I just finished A Brief History of the Late Ottoman Empire - which is, as the title asserts, a survey of the last century and a half of Ottoman rule. The Ottomans fascinate me because of how long the empire survived - it was founded at the end of the 13th century, and survived into the 20th - which is a huge span of time. In that period they wiped out the last vestiges of the Romans (Byzantium), and then collapsed themselves in the wreckage of WWI.
The book covers the long period of decline, and - more importantly - how the Ottomans tried to deal with that decline. It's a sympathetic read - if you're looking for information on the Armenian Genocide, for instance, this isn't the place to look. If, on the other hand, you're interested in how they adapted to the steady rise of Europe and the industrial age, this is exactly what you want. I learned a lot about the "Young Turks", and how they were much more continuous with previous Ottoman politics than I had thought.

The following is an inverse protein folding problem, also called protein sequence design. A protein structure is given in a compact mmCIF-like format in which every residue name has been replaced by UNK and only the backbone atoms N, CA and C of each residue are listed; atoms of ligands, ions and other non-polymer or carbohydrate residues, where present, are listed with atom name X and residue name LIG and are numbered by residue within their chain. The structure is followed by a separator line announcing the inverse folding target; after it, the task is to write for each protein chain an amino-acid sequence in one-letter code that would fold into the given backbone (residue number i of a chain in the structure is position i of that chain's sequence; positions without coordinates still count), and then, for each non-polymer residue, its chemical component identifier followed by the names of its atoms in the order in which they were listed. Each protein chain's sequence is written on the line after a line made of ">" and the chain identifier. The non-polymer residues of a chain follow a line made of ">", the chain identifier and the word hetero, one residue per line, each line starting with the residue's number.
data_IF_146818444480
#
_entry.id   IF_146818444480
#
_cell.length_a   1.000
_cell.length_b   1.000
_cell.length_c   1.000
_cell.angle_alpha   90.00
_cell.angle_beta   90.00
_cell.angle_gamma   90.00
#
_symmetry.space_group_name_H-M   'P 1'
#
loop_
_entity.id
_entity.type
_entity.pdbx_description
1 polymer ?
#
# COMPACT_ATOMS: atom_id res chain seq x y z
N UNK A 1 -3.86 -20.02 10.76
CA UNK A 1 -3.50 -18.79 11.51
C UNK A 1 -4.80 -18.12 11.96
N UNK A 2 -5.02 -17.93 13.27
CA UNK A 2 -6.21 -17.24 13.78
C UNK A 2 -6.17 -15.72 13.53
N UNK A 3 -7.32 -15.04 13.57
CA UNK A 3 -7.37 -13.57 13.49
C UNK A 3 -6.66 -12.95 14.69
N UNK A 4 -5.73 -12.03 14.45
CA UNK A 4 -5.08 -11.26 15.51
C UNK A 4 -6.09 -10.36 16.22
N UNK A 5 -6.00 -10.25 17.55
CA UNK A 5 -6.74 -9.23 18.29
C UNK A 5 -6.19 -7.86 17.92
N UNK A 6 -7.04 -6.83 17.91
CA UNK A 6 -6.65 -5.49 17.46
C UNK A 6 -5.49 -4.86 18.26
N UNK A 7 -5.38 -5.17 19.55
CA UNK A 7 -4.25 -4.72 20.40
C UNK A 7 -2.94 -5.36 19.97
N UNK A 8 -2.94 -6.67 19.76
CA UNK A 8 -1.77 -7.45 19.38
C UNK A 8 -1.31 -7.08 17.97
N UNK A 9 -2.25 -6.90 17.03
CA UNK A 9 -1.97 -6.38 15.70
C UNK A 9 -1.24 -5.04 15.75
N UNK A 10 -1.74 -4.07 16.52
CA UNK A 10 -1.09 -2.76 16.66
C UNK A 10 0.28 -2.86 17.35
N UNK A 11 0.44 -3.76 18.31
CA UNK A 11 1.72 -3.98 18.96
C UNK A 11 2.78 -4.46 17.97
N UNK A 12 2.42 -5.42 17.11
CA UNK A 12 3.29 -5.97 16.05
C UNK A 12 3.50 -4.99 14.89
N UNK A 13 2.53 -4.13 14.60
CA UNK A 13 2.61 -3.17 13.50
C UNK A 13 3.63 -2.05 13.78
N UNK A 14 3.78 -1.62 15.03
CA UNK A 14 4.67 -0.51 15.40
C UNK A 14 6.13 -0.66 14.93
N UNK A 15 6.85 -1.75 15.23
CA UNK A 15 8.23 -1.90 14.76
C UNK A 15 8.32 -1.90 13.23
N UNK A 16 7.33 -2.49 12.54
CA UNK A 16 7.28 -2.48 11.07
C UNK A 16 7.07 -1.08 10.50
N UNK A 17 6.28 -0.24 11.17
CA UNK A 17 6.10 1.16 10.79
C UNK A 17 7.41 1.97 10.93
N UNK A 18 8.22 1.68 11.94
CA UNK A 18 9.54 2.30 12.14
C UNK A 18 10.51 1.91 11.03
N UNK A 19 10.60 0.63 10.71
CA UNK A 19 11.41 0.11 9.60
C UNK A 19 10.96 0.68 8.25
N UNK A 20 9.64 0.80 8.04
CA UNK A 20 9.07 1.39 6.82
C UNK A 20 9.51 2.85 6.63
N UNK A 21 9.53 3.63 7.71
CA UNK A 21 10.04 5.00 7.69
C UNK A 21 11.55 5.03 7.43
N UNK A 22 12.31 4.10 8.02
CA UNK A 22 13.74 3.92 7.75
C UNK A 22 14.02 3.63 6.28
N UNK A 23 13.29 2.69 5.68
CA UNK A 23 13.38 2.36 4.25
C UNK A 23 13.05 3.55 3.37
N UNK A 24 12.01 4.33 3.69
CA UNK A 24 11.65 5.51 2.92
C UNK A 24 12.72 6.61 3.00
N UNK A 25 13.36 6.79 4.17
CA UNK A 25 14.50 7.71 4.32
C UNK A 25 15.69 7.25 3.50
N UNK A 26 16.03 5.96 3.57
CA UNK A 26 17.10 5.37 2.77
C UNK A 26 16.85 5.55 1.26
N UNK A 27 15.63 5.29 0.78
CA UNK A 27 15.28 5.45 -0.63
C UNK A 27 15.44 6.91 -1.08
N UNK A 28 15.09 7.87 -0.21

Why does any of that matter? Well, pull out a map of the near east, and look at all of the troubles the world has there. Never mind current politics - just realize that the map of that region was drawn by the victors of WWI, and then modified by the various successor regimes across the region as they consolidated their rule. Some of that consolidation is incomplete to this day (at least in the minds of the regimes dwelling there).
That's why the end of the Ottomans interests me so much. The empire spanned the time from the late medieval era into the 20th century, and the fallout from its collapse is still with us - just one more reminder that the past is still with us, whether we understand that or not.